|Publisher:||Oxford University Press, USA|
violations of human rights. This book examines these paradoxes, arguing that they are partially explained by the application of existing legal standards to transnational wars. Critics argue that the kind of war the US claims to be waging - transnational armed conflict - doesn't actually exist.
McDonald analyses the concept of transnational war and the legal interpretations that underpin it, and argues that the Obama administration's adherence to the rule of law produces a status quo of violence that is in some ways more disturbing than the excesses of the Bush administration. America's interpretations of sovereignty and international law shape and constitute war itself, with lethal consequences for the named and anonymous persons that it unilaterally defines as participants. McDonald's analysis helps us understand the social and legal construction of legitimate violence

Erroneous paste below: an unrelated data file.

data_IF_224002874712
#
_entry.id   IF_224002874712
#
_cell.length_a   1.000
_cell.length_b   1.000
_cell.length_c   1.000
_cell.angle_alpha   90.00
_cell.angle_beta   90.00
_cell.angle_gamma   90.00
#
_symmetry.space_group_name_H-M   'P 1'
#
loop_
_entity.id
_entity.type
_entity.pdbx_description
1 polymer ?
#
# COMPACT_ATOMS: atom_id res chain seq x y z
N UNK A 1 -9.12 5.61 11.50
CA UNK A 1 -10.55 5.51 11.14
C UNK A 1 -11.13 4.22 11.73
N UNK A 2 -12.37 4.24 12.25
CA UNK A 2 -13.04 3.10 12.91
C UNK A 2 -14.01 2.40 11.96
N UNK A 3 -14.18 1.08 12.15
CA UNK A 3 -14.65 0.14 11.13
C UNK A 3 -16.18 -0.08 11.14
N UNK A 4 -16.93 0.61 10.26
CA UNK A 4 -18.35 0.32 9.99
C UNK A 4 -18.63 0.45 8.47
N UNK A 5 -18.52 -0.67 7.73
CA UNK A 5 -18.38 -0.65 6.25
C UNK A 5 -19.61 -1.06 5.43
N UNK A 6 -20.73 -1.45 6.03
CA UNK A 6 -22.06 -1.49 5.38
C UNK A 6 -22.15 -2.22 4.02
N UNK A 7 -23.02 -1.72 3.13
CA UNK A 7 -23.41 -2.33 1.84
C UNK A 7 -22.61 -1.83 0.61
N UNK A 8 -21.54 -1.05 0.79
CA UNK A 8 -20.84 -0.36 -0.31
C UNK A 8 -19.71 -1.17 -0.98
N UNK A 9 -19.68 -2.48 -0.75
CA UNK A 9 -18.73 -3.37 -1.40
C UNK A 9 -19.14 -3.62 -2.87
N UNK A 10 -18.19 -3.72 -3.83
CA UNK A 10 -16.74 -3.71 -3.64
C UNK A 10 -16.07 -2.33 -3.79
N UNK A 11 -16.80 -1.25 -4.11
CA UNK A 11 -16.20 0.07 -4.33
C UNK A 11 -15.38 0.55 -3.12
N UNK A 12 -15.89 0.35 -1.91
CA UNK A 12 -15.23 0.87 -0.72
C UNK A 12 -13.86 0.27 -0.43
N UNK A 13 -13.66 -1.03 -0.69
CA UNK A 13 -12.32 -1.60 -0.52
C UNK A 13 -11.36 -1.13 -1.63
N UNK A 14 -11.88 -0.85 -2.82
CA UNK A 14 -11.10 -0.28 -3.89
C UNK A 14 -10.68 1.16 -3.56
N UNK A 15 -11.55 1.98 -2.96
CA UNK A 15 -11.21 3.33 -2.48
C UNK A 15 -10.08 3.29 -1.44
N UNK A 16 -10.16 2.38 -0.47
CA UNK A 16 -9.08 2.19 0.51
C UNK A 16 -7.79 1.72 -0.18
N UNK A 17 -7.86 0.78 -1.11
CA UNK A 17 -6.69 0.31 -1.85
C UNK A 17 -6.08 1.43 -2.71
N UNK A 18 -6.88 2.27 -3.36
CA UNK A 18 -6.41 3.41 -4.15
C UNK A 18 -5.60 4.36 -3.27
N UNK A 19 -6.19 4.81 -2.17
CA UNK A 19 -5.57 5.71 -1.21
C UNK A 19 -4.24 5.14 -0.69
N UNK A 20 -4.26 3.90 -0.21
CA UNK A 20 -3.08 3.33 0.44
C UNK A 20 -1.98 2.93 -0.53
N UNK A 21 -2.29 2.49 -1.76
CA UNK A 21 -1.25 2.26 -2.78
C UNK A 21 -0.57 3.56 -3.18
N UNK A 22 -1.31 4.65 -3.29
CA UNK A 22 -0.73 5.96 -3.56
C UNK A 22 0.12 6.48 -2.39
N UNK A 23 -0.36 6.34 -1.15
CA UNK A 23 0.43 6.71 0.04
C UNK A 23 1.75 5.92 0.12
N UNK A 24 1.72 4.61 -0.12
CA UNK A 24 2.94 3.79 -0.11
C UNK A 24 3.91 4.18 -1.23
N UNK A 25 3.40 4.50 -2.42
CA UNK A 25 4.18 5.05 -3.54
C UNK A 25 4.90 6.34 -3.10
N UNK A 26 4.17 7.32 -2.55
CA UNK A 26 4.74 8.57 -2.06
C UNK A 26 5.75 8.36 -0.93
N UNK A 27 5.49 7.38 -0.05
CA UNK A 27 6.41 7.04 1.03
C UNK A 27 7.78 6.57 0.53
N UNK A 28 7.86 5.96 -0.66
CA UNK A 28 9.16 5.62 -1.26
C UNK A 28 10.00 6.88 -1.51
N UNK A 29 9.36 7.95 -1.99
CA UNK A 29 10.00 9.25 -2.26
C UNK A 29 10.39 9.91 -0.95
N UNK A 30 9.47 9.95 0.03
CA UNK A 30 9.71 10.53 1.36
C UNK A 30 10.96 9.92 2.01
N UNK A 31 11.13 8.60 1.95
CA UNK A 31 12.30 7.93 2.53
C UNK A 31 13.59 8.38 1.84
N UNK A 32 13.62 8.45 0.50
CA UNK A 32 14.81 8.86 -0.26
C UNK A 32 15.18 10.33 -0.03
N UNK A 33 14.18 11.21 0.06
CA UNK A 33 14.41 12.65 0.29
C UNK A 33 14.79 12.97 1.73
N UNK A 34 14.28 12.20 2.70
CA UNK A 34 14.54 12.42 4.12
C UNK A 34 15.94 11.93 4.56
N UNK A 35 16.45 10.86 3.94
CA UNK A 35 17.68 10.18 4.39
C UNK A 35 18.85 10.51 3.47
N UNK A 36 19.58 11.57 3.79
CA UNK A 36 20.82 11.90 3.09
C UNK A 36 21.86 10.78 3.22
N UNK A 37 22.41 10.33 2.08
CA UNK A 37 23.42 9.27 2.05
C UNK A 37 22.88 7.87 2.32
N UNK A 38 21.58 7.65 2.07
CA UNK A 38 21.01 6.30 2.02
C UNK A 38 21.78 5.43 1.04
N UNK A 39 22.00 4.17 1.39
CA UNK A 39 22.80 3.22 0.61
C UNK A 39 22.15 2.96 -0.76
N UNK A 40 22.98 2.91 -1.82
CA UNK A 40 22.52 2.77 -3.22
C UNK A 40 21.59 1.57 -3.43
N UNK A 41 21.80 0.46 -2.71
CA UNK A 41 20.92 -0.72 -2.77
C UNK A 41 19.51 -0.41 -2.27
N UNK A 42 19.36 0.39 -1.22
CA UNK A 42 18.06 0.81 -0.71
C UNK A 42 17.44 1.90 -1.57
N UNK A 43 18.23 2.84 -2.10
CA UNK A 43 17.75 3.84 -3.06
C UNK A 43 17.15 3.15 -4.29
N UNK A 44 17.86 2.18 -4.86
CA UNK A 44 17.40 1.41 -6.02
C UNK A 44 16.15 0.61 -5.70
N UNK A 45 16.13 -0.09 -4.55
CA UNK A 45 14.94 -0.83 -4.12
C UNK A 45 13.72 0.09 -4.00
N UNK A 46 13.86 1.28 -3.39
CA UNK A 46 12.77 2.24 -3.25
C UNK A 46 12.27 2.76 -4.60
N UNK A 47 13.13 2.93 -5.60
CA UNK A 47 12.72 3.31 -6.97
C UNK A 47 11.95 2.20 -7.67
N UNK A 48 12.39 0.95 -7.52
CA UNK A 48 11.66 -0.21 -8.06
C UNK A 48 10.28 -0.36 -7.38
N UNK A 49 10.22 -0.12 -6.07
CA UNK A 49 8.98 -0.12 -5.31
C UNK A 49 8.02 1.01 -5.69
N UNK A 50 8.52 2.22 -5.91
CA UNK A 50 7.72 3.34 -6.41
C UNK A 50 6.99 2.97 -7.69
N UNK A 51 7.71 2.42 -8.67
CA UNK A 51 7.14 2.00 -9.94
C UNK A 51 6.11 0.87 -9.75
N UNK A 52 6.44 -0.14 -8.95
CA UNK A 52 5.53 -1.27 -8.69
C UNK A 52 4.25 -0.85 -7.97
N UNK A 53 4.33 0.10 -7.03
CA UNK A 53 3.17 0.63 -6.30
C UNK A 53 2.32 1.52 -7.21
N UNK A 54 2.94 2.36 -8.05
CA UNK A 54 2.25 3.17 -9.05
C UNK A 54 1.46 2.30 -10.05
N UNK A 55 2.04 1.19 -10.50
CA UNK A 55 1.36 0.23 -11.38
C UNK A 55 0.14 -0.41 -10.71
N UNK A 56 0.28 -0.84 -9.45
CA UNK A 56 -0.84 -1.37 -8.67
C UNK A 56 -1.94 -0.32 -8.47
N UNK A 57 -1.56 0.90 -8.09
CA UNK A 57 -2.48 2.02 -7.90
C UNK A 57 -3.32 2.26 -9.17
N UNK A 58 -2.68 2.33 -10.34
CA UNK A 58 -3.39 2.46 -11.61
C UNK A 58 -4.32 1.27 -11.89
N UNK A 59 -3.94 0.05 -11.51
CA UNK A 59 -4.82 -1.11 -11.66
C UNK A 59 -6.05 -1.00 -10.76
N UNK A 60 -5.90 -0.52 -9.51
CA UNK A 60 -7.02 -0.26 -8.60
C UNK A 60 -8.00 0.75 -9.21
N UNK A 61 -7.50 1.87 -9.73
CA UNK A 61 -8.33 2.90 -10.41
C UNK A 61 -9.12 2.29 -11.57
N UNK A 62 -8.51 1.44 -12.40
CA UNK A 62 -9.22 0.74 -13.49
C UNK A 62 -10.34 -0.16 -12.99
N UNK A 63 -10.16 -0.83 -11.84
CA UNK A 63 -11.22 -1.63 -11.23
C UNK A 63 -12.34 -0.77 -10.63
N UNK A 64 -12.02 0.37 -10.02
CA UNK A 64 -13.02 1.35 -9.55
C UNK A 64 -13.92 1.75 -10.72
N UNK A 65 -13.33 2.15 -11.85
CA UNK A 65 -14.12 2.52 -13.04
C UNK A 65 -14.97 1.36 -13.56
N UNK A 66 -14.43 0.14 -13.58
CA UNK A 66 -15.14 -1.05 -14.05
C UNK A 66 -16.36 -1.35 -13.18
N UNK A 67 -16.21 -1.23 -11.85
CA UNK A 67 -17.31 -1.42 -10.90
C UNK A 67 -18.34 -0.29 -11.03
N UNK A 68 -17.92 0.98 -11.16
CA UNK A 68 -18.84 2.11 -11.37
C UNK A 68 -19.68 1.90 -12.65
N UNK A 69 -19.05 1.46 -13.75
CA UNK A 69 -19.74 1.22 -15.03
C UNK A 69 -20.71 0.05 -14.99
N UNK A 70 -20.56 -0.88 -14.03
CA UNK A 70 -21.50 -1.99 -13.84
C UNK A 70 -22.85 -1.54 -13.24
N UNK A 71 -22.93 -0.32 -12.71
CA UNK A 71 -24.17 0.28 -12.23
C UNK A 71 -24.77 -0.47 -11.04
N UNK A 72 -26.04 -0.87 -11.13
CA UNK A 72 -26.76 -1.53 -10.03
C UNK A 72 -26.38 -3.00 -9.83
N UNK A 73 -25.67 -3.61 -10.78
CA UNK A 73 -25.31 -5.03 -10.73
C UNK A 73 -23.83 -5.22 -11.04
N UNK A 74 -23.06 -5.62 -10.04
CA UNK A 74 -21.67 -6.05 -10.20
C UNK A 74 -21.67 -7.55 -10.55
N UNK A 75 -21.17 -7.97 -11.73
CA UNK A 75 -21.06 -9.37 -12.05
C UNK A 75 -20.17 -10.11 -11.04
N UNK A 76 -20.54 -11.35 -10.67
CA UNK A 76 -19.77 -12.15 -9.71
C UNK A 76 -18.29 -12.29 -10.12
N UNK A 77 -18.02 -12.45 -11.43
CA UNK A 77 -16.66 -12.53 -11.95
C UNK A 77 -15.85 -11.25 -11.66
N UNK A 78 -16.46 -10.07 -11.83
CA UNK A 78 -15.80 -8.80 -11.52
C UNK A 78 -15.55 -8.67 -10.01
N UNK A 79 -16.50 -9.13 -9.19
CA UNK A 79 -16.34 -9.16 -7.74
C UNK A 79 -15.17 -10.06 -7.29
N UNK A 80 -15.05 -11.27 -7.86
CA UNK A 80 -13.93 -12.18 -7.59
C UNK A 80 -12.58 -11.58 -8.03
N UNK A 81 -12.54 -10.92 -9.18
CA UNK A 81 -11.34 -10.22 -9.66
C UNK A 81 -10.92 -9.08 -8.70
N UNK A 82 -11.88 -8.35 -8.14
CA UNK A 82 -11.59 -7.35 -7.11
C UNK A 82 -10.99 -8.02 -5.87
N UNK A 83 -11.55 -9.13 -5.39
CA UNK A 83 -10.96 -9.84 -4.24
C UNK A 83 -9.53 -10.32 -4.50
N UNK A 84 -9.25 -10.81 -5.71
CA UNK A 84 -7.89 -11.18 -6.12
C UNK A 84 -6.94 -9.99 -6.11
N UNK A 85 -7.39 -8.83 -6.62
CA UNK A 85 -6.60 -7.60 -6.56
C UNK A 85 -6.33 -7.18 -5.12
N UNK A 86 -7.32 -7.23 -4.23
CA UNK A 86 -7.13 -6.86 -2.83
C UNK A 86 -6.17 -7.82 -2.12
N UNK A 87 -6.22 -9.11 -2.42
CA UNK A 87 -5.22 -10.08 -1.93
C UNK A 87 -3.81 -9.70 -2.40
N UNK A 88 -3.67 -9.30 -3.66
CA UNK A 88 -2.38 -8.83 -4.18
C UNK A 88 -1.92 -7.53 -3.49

in warfare, and the relationship between legal opinions formed in US government departments and acts of violence half a world away.